A history of cool jazz in 100 tracks (part 2)

Edited by Ted Gioia

We continue with our history of cool jazz in 100 tracks. Below we present the final fifty recordings, which span the period from 1958 to the present day. (For part one of this article, click here.)

I again offer my thanks to the following writers whose work is included in this survey: Scott Albin, Thomas Cunniffe, David Franklin, Steve Greenlee, Bill Kirchner, Walter Kolosky, Alan Kurtz, Todd S. Jenkins, Chris Kelsey, Matt Leskovic, Stuart Nicholson, Thierry Quénum, Mark Saleski, Judith Schlesinger, Jeff Sultanof, David Tenenholtz and Brendan Wolfe.

Happy listening!




A History of Cool Jazz in 100 Tracks
Part Two: 1958-2008


 Miles Davis

Miles Davis:
Summertime (1958)
Reviewed by Jeff Sultanof

"Gil Evans was a master of orchestral color, and even these simple instrumental groupings are interesting because he shifts them unobtrusively. . . ."

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 Jimmy Giuffre

Jimmy Giuffre:
The Train and the River (1958)
Reviewed by Alan Kurtz

"'The Train and The River' is one of the finest 1950s jazz compositions. . . ."

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Ahmad Jamal

Ahmad Jamal:
Poinciana (1958)
Reviewed by Steve Greenlee

"'Poinciana' ranks among the loveliest upbeat numbers in the jazz canon. . . ."

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 Bud Shank & Laurindo Almeida

Bud Shank & Laurindo Almeida:
Little Girl Blue (1958)
Reviewed by Ted Gioia

"Long before 'Girl from Ipanema' hit the charts, Bud Shank and Laurindo Almeida were exploring ways of combining Brazilian music with the ethos of cool jazz. . . ."

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 Miles Davis

Miles Davis:
My Man's Gone Now (1958)
Reviewed by Scott Albin

"Serena's lamentation for her slain husband Robbins, 'My Man's Gone Now' as reworked by Davis and Evans is mesmerizing from beginning to end. . . ."

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 João Gilberto

João Gilberto:
Chega de Saudade (1958)
Reviewed by Ted Gioia

"Four years would elapse before the U.S. market discovered this sound, but when they found it, they didn't need to know a word of Portuguese to realize that something special had been hatching down in Rio. . . ."

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Chico Hamilton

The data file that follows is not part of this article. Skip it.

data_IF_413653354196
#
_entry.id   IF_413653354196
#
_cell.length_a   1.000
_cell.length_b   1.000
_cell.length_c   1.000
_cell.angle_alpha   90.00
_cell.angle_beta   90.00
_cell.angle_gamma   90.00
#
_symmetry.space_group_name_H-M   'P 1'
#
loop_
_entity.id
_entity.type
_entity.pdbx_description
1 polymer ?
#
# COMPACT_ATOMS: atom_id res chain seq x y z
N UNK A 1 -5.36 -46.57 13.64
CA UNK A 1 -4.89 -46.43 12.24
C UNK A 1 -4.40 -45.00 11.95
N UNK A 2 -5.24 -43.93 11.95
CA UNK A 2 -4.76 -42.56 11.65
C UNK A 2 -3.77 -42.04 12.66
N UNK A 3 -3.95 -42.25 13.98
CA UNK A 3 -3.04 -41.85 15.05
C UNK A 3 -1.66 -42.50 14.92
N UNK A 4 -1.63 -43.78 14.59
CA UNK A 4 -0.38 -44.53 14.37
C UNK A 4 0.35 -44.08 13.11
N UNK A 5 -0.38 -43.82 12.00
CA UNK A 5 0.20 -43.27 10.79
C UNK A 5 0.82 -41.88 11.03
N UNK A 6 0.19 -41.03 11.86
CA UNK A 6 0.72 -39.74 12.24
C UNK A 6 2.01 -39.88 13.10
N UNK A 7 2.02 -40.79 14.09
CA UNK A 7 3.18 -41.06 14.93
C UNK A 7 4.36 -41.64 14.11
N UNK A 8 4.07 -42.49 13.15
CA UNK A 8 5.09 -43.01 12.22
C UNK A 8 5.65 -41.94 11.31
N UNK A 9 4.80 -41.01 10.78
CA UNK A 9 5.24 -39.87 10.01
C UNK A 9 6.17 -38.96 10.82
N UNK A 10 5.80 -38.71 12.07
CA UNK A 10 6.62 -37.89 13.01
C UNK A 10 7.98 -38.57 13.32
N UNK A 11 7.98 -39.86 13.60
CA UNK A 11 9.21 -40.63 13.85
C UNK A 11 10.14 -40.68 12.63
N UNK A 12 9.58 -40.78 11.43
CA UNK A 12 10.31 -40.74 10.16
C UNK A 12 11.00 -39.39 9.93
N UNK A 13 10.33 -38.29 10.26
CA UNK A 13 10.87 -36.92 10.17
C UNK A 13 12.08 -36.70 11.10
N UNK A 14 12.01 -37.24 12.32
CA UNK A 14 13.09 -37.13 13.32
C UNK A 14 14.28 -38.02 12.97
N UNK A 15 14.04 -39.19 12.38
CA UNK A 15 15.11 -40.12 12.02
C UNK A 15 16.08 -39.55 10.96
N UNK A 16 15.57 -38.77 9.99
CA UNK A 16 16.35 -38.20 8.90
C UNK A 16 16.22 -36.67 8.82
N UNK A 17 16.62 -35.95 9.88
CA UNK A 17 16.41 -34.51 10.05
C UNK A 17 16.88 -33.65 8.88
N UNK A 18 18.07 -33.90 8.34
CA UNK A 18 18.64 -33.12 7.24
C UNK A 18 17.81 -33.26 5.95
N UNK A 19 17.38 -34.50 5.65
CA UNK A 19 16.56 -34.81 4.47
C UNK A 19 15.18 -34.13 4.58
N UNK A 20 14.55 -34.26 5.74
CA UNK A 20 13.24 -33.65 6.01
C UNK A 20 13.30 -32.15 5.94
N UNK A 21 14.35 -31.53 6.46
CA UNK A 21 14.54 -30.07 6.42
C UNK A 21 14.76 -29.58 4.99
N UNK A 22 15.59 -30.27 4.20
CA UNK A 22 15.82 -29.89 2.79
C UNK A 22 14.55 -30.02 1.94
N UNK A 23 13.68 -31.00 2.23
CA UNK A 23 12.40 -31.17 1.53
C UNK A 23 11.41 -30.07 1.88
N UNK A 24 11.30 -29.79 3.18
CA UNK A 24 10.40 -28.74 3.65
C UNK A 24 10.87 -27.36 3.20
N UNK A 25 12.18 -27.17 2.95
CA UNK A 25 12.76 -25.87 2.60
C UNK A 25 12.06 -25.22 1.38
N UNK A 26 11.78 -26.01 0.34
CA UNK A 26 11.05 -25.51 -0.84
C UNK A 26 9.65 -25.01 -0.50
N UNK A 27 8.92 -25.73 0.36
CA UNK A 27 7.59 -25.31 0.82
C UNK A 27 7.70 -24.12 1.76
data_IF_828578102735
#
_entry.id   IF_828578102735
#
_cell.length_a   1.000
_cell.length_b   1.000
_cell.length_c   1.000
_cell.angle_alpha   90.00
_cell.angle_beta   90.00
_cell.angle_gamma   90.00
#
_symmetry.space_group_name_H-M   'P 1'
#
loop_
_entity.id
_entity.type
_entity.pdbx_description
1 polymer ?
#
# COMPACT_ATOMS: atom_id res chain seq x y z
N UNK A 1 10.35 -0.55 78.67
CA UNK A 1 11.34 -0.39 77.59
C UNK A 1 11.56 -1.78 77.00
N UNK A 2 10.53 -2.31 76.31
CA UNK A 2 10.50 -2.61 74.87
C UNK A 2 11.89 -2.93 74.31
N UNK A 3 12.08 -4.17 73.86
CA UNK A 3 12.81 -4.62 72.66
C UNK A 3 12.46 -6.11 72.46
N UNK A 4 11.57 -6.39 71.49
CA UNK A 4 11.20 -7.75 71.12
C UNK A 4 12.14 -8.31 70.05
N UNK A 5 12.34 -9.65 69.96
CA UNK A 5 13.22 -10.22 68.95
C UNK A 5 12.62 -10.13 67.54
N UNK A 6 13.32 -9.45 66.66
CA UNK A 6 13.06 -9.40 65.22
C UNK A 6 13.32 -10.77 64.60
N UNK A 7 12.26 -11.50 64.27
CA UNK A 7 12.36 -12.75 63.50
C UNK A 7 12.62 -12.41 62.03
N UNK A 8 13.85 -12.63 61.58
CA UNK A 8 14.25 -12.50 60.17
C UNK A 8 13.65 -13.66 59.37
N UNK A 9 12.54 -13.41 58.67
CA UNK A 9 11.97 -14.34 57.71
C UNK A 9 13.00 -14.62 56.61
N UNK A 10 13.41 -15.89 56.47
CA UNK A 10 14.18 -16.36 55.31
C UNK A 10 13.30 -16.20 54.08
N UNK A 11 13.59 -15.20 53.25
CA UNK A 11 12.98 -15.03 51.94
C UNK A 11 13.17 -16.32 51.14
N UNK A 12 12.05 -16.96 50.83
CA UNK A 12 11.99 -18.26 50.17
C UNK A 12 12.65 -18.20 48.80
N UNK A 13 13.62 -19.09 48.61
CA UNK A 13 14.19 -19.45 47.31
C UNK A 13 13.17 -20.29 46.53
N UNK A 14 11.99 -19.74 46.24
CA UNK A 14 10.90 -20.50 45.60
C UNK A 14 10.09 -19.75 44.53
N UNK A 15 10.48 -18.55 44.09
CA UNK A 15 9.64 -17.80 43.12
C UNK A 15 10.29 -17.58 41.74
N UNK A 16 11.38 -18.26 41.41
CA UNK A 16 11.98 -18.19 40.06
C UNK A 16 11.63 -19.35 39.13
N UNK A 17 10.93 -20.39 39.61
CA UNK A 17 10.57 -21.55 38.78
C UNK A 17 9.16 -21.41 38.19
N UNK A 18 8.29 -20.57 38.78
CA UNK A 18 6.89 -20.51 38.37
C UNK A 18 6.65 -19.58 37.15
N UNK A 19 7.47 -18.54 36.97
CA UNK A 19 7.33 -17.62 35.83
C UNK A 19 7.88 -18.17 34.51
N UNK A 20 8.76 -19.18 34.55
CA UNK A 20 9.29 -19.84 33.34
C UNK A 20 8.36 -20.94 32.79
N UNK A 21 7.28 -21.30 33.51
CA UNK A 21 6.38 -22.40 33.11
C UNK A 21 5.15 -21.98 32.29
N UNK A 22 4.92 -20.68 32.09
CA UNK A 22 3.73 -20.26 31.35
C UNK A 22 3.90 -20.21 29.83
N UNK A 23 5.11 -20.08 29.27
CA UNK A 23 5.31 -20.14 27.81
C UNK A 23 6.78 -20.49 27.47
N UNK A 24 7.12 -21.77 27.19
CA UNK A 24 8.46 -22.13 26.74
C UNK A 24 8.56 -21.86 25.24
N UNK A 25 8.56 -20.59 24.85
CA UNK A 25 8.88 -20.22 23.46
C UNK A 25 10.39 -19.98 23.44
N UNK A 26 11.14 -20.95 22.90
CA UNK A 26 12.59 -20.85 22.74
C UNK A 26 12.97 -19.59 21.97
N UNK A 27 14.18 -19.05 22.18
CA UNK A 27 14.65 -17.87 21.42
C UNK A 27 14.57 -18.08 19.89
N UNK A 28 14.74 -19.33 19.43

Chico Hamilton:
Blue Sands (1958)
Reviewed by Alan Kurtz

"'Blue Sands,' composed by flutist/saxophonist Buddy Collette for the original Chico Hamilton Quintet (1955), was part of a long tradition of jazz exotica dating at least as far back as Ellington's "Caravan" (1936). . . ."

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 Miles Davis

Miles Davis:
Flamenco Sketches (1959)
Reviewed by Alan Kurtz

"With gloriously lucid solos all around (especially Coltrane's), 'Flamenco Sketches' lasts 9+ minutes, but you want it to go on forever. . . ."

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Shelly Manne

Shelly Manne:
Summertime (1959)
Reviewed by Thomas Cunniffe

"In 1959 producer Lester Koenig had the good sense to record Shelly Manne & His Men for four nights at San Francisco's Blackhawk. . . ."

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 Lee Konitz & Jimmy Giuffre

Lee Konitz & Jimmy Giuffre:
Palo Alto (1959)
Reviewed by Thierry Quenum

"This collective effort by Konitz, Giuffre and their colleagues is definitely one of the major achievements of the so-called cool school. . . ."

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 Miles Davis

Miles Davis:
So What (1959)
Reviewed by Alan Kurtz

"This is the coolest hipster's shrug of all time. . . ."

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 Gunther Schuller

Gunther Schuller:
Concertino for Jazz Quartet and Orchestra (1959)
Reviewed by Ted Gioia

"The underlying structures are full of interesting twists, such as the fresh take on 5/4 from the opening movement or the unconventional 13-bar blues of the 'Passacaglia'. . . ."

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Art Pepper

Art Pepper:
'Round Midnight (1959)
Reviewed by Alan Kurtz

"Due to what the 1950s jazz press euphemistically called 'personal problems,' the once-prolific Art Pepper made just one recording session between late 1957 and early '59. . . ."

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 Miles Davis

Miles Davis:
Concierto de Aranjuez (Adagio) (1959)
Reviewed by Alan Kurtz

"'Everybody in the whole studio,' participant Elvin Jones recalled, 'including engineers, janitors, and everyone else—they were just awed. . . . '"

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 John Lewis

John Lewis:
Sketch (1959)
Reviewed by Alan Kurtz

"MJQ + string quartet = one felicitous match. . . ."

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 Gerry Mulligan

Gerry Mulligan (featuring Zoot Sims):
Come Rain or Come Shine (1960)
Reviewed by Alan Kurtz

"Make no mistake, this is among the finest gems of Zoot's 45-year career. . . ."

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 Gerry Mulligan

Gerry Mulligan (featuring Bob Brookmeyer):